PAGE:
how do you edit signature?
#11
i've played sterling SUB ray4 basses at six guitar centers, and none of the ones i played had quality issues. i found the ones i played to be higher quality than most squiers, and i'm a big squier fan, and the tone from the SUB ray4 basses was delicious.
Quote by Skeet UK
I just looked in my Oxford English Dictionary and under "Acoustic Guitar", there was your Avatar and an email address!
#12
I have a VM PJ bass and a pair of SBMM SUBs (one 4 string and the other 5) and they're all about the same quality but I feel that the tuners on the SUBs are a little better and the preamp means that they're a lot more versatile too.
Other than that, you couldn't really go wrong with either.

I'd look into Ibanezes too. I had an SR305 and an SR370 and again, both really good quality. The only difference between the SR30x and the SR37x is the body material.
#13
Cort, Squier, SubRay, Ibanez.. All looks good.

Nice conversation on EQ's and Active Pups. Will not say that I agreed at all.

Between the 4 contenders above, there will be two differences that matter.

1. The Neck Profile
2. The look. for getting the gig.

For me, I generally nix the Squier/Fender Design because of the G string stability problem that caused Leo to redesign the headstock to stabilize the G String on the Sting Ray.

You might love the necks on the Ibby or the Cort, but in the end, if it does not have the look for the traditionalist that have infested the rock music scene, you will not get the gig.

For me, the Rays keep losing out on being a bass I will play because of the neck profile being bat-ish. Shame. That tone dominated the 90's,

If image does not matter, find a used Ibanez BTB 405 or 455, that will blister.
Ibanez BTB 1006 Fretless and 405 (no Barts)
456 & 455(w/Barts)
Genz Benz NeoX400 112T & NeoX 112T cab.
Digitech BP-8 (x2)
Yamaha PB-1
Boss: SYB-5, PS-2, OD-20, EQ-20, PH-3,BF-3, CE-20, DD-20
Morely A/B
#15
I am not inclined to agree on the alleged compression and noise issues.

There will be bad designs.
There will be bad units from the factory.
Heck, there will even be bad batteries!

The only thing that matters first is, do you like how it sounds, then second, can you make others like how it sounds.

After that, everything else is a matter of engineering opinion.

My dad had a guitar player whose amp broke one night. He could not stand the noise it was making and had to send the guy off the stage.

Much to my dad's amazement, entire careers, an industry and product lines have sprouted up upon making guitar amps sound broken.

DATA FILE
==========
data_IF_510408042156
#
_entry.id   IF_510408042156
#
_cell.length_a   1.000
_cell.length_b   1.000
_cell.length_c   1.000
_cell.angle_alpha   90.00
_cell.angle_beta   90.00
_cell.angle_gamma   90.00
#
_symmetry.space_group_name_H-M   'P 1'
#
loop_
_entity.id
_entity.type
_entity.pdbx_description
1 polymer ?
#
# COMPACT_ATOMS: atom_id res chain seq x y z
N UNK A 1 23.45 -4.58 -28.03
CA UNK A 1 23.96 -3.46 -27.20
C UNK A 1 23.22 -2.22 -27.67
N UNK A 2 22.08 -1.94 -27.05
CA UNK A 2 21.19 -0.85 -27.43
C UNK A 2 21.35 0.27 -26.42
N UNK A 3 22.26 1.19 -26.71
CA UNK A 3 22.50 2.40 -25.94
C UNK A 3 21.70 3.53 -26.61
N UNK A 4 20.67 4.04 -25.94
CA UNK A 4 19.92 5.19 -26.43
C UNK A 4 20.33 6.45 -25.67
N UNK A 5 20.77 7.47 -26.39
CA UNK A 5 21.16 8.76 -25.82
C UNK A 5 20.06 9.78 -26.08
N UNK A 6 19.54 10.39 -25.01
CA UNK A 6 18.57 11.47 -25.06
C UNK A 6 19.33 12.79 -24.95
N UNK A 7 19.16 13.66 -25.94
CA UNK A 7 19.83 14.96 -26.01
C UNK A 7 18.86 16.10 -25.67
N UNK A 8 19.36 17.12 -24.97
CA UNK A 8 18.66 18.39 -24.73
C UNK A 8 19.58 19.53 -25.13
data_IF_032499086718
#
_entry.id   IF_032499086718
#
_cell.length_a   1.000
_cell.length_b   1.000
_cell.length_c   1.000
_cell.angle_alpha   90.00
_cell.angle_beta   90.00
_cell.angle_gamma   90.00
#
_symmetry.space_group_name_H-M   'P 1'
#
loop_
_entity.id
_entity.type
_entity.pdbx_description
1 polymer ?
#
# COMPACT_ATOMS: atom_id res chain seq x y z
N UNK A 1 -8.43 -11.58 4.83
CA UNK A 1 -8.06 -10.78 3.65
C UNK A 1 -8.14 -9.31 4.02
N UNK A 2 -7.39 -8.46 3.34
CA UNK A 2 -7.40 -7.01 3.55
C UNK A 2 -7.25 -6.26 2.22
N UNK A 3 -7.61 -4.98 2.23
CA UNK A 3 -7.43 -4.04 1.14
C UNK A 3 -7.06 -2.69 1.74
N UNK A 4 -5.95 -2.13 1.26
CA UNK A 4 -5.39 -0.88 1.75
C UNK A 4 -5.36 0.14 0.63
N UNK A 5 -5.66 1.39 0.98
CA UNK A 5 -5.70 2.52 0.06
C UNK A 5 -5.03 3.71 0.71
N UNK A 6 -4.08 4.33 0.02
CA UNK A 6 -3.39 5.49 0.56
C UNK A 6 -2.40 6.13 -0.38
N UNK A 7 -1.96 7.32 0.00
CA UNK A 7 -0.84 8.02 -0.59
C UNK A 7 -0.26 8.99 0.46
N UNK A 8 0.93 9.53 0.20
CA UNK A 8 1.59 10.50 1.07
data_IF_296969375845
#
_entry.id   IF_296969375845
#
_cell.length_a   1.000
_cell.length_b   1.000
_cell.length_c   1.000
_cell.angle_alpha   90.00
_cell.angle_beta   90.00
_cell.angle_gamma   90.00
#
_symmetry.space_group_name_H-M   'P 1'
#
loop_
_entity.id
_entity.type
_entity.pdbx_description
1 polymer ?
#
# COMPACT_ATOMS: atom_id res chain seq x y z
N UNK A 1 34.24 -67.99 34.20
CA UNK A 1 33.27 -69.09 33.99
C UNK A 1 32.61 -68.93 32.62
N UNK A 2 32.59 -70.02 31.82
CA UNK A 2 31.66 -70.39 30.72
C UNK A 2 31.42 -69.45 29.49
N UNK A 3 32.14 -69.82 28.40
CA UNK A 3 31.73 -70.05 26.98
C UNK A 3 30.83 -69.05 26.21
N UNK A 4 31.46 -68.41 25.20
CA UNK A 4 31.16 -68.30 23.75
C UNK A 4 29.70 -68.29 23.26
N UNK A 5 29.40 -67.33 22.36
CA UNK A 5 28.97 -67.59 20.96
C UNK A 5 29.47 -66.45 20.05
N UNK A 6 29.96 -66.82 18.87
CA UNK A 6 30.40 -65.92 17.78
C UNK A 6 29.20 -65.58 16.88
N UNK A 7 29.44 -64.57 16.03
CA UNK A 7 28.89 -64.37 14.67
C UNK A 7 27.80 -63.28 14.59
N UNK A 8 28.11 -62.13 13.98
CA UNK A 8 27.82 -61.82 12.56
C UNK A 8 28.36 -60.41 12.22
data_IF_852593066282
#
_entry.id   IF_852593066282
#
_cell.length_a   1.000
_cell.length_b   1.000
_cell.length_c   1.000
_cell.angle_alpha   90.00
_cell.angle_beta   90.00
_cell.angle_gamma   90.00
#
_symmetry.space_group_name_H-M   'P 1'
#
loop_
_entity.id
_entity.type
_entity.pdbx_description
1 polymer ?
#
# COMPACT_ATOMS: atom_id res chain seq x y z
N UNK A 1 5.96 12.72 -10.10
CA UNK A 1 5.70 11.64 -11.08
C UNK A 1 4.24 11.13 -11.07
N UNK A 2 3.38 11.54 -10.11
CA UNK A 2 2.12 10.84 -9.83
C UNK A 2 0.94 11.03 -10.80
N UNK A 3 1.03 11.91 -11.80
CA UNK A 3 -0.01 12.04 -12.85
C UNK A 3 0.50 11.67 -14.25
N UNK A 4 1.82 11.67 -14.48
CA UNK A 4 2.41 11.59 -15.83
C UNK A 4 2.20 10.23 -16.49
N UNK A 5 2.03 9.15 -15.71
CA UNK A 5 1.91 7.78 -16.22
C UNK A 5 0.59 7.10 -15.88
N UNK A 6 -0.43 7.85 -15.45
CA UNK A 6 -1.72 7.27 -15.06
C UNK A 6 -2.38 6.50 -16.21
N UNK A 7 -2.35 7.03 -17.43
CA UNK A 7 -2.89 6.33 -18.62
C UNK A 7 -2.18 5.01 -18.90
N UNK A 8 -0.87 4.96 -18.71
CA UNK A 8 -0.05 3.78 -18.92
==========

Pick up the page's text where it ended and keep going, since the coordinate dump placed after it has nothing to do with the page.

Ibanez BTB 1006 Fretless and 405 (no Barts)
456 & 455(w/Barts)
Genz Benz NeoX400 112T & NeoX 112T cab.
Digitech BP-8 (x2)
Yamaha PB-1
Boss: SYB-5, PS-2, OD-20, EQ-20, PH-3,BF-3, CE-20, DD-20
Morely A/B
#16
The question is, whether I need a preamp or not? I already have one in my amp, so...

When it comes to guitars, Squier CV Jazz Bass looks like a good deal.

How does the stability problem on J-basses look like?
Last edited by hokus_pokus at Oct 18, 2015,
#17
Quote by hokus_pokus
The question is, whether I need a preamp or not? I already have one in my amp, so...

When it comes to guitars, Squier CV Jazz Bass looks like a good deal.

How does the stability problem on J-basses look like?


You definitely don't need one, but there's no reason to turn an otherwise good bass down because it has one.
Decide you don't need it? Keep everything centred and just play with the volume
When I record, I technically go through 4 different preamps (onboard, Sansamp, interface, virtual), so just the bass and the amp isn't a lot really.

Generally you'd use it for on the fly tweaks or just as a tone shaping feature (same purpose as a tone knob or an EQ pedal). On my Stingrays, I keep them set with a slight bass and treble boost just because it suits my tone preference.

The CV Jazz is a very good deal. Not entirely sure what you mean by stability problems. I mean, are we talking build quality or neck dive? Both should be fine.
#18
The CV Jazz is a very good deal. Not entirely sure what you mean by stability problems. I mean, are we talking build quality or neck dive? Both should be fine.


Sliide90027 wrote that there's a G-string stability problem on Jazz Basses.